As the Charleston Animal Society and other advocate groups continue to push for more regulations on the local horse carriage industry, those in the industry argue there are misconceptions that need to be addressed.
Palmetto Carriage Works in Charleston published a video Sunday addressing misconceptions. The video (watch above) was a statement from equine veterinarian Dr. Sally Banner-Brown in which she goes on the record stating heat was not a contributing factor to an incident involving a horse a few years ago.
“Anytime something happens, it’s always automatically, ‘Oh, they’re overworked.’ Or, ‘It’s heat exhaustion,’ or something like that,” Dr. Banner-Brown said. “When quite often, it’s not. It’s just an accident.”
Palmetto Carriage Works general manager Tommy Doyle said his company did the interview with Dr. Banner-Brown because “people need to know the truth.”
The release of the video Sunday follows a public back and forth between the industry and the Charleston Animal Society.
Most recently, the animal society stated it would continue to push for an independent study of the industry while the carriage companies responded and said the animal society would have to use its own animals for such research.
In March an ordinance changing the regulation on heat limits for horse-drawn carriages was passed. The new rule states carriage animals must be pulled from service once temperatures reach 95 degrees or a heat index of 110. The previous acceptable operating temperature was 98 degrees with a heat index of 125.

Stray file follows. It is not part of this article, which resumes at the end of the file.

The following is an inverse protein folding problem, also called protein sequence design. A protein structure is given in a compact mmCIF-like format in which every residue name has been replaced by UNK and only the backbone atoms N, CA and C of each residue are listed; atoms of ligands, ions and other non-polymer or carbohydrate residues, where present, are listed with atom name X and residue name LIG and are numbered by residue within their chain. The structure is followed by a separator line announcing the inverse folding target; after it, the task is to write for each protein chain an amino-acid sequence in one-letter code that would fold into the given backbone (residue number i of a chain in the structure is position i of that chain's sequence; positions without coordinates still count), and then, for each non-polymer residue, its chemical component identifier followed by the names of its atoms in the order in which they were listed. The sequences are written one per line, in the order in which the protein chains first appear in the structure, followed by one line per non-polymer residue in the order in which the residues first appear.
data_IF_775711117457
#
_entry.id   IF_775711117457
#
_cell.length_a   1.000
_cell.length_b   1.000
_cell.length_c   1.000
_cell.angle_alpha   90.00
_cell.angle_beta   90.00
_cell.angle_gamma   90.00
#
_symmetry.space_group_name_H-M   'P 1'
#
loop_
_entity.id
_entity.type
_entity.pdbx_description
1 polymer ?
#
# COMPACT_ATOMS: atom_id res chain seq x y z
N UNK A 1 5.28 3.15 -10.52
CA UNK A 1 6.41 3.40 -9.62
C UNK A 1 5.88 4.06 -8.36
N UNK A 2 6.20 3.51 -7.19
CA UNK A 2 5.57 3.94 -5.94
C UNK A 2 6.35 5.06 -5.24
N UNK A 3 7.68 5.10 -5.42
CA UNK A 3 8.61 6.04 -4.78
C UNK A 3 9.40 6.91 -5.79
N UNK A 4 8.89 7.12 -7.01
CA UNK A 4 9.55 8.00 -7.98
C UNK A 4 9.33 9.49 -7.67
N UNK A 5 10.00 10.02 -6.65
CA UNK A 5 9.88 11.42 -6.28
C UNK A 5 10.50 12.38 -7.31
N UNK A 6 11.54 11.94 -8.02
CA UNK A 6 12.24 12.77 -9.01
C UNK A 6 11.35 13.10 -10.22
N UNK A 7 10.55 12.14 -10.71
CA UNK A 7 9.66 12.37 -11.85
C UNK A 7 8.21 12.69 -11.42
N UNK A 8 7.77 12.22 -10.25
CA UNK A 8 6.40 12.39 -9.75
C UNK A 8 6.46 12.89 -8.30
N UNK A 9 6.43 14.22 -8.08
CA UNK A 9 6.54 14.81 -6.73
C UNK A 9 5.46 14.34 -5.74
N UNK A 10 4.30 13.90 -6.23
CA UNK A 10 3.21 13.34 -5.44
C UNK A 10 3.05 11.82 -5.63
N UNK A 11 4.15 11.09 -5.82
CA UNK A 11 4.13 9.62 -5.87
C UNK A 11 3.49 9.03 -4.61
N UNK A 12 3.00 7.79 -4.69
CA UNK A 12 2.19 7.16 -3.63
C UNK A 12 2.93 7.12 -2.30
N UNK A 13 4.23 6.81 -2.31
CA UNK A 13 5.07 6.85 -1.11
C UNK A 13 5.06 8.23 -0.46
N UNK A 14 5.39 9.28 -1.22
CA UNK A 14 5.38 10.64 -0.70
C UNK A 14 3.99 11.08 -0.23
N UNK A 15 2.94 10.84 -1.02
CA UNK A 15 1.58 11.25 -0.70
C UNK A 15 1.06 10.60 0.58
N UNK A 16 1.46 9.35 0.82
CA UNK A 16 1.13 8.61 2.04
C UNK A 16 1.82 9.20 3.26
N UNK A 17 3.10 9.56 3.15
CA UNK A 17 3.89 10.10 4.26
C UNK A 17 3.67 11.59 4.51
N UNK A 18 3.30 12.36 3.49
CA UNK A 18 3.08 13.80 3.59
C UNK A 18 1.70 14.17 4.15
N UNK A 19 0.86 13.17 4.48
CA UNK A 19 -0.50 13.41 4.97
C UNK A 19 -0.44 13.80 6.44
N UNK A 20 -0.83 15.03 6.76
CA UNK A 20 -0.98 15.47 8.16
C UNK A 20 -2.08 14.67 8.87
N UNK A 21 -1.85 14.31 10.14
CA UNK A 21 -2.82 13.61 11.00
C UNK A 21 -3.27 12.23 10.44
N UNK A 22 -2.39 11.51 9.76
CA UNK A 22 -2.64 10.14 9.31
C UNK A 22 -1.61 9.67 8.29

In addition to pushing for a study of the industry, the animal society has also shared concerns over the weight of carriages. Currently there is an ordinance in place that requires the weight of carriages not be more than three times the weight of the animal(s) doing the pulling.
CAS and other advocate groups have publicly challenged the consistency of carriage companies’ compliance with that ordinance.
ABC News 4 has reached out to Dr. Banner-Brown and Edisto Equine Clinic where she works for additional insight and expert opinion.
Doyle said the goal behind publishing the video Sunday was simple, and it’s not the first time Palmetto Carriage Works has taken a modern multimedia approach to addressing concerns. The company has published a series of videos on its website and social media platforms on topics ranging from the history and facts of the business to unfortunate encounters with passionate advocates.
“This is our effort to educate the public and get our message out,” Doyle said. “We take care of our animals and the best care of our customers. We haven’t been able to get our message out in the past. The only voice people seem to hear out there sometimes is the other voice.”
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